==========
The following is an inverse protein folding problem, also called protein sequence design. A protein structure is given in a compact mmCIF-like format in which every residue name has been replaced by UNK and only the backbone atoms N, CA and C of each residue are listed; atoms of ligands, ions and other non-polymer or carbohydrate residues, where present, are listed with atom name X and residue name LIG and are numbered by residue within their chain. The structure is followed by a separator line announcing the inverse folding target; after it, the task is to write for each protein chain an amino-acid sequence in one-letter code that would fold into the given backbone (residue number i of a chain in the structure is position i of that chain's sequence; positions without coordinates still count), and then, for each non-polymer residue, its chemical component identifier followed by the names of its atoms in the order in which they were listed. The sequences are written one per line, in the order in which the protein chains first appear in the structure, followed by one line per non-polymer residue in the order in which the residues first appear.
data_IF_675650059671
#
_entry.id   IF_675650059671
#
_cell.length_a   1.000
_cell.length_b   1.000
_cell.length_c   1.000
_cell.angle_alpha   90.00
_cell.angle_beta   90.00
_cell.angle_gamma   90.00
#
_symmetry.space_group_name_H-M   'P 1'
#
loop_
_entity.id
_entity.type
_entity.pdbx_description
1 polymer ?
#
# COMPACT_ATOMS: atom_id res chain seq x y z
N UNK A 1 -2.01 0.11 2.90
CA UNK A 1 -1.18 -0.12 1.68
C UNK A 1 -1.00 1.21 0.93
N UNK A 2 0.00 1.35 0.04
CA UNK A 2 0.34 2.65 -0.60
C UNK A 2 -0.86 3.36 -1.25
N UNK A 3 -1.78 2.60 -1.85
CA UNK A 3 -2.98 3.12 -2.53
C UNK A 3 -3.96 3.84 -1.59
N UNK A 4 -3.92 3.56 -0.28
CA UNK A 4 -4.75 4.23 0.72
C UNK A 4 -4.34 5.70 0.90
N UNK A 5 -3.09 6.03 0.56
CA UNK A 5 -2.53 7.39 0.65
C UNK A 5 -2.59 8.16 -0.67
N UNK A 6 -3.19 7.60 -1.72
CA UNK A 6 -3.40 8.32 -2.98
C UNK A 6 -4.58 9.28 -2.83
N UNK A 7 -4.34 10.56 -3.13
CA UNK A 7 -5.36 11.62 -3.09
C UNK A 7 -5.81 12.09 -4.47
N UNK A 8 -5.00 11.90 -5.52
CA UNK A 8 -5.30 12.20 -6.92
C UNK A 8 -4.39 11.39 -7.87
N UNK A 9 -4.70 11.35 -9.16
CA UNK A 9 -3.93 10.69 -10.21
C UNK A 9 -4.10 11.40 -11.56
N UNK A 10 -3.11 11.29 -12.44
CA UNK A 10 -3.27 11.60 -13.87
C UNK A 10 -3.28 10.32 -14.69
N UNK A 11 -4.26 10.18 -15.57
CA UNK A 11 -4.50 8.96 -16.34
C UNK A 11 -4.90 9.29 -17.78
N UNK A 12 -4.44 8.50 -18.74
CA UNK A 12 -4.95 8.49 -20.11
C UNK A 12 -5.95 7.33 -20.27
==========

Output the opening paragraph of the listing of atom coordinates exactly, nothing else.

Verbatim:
The following is an inverse protein folding problem, also called protein sequence design. A protein structure is given in a compact mmCIF-like format in which every residue name has been replaced by UNK and only the backbone atoms N, CA and C of each residue are listed; atoms of ligands, ions and other non-polymer or carbohydrate residues, where present, are listed with atom name X and residue name LIG and are numbered by residue within their chain. The structure is followed by a separator line announcing the inverse folding target; after it, the task is to write for each protein chain an amino-acid sequence in one-letter code that would fold into the given backbone (residue number i of a chain in the structure is position i of that chain's sequence; positions without coordinates still count), and then, for each non-polymer residue, its chemical component identifier followed by the names of its atoms in the order in which they were listed. The sequences are written one per line, in the order in which the protein chains first appear in the structure, followed by one line per non-polymer residue in the order in which the residues first appear.